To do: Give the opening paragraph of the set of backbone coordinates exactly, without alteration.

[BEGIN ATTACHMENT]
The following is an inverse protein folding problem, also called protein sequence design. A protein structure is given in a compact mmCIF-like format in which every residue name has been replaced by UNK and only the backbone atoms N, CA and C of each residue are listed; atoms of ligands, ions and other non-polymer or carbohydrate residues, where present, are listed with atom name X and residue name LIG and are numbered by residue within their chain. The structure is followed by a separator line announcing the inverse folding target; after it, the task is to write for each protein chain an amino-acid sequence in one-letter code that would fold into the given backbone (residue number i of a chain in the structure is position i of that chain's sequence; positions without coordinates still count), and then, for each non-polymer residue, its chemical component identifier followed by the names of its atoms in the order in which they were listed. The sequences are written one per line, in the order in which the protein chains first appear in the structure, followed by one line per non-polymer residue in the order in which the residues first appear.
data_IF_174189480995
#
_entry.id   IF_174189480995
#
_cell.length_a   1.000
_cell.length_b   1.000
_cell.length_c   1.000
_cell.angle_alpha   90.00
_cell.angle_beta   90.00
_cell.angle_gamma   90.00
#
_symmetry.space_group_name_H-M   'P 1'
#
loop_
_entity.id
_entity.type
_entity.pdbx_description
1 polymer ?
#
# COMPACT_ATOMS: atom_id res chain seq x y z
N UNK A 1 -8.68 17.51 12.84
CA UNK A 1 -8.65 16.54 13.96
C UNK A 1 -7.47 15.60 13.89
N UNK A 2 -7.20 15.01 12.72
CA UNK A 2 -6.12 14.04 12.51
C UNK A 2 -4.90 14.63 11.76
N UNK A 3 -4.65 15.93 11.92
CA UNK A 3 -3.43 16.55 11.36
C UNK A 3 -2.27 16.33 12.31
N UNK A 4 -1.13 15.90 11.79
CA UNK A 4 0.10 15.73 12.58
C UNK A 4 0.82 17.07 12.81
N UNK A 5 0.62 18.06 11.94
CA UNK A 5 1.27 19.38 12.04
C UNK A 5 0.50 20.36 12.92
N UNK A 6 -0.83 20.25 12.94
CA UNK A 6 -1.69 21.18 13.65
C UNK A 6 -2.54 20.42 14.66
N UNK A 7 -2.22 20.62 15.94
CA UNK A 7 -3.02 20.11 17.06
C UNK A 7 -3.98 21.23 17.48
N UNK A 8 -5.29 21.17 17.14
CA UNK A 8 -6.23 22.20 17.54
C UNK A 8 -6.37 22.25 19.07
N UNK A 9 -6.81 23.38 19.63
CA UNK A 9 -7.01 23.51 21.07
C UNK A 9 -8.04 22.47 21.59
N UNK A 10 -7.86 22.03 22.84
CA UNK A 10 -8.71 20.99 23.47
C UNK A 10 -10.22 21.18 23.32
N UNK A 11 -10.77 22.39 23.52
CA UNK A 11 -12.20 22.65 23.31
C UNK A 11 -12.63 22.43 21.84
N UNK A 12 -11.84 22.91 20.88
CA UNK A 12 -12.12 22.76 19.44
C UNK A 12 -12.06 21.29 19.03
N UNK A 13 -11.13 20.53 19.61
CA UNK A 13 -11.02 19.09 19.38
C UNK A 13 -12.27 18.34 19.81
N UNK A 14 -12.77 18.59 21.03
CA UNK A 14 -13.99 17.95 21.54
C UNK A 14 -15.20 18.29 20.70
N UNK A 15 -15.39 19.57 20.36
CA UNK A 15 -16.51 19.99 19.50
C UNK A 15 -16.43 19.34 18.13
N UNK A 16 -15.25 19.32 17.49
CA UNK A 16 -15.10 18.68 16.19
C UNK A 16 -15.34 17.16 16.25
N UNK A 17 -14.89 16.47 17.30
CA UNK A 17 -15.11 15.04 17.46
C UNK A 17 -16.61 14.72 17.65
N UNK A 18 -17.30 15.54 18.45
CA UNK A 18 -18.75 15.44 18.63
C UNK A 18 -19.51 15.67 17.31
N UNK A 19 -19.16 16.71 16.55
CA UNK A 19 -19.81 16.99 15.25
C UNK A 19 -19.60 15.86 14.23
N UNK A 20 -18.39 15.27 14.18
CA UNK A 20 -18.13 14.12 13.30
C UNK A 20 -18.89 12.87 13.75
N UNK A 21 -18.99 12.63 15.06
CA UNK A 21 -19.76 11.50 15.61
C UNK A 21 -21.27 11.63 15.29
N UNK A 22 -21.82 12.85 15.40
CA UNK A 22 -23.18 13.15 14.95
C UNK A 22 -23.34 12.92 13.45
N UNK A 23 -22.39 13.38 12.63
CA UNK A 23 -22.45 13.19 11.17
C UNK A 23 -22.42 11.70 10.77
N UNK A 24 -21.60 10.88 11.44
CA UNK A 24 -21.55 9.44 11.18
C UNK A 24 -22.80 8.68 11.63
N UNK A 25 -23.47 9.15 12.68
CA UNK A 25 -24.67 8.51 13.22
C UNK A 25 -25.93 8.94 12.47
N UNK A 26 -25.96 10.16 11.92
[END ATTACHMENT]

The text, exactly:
The following is an inverse protein folding problem, also called protein sequence design. A protein structure is given in a compact mmCIF-like format in which every residue name has been replaced by UNK and only the backbone atoms N, CA and C of each residue are listed; atoms of ligands, ions and other non-polymer or carbohydrate residues, where present, are listed with atom name X and residue name LIG and are numbered by residue within their chain. The structure is followed by a separator line announcing the inverse folding target; after it, the task is to write for each protein chain an amino-acid sequence in one-letter code that would fold into the given backbone (residue number i of a chain in the structure is position i of that chain's sequence; positions without coordinates still count), and then, for each non-polymer residue, its chemical component identifier followed by the names of its atoms in the order in which they were listed. The sequences are written one per line, in the order in which the protein chains first appear in the structure, followed by one line per non-polymer residue in the order in which the residues first appear.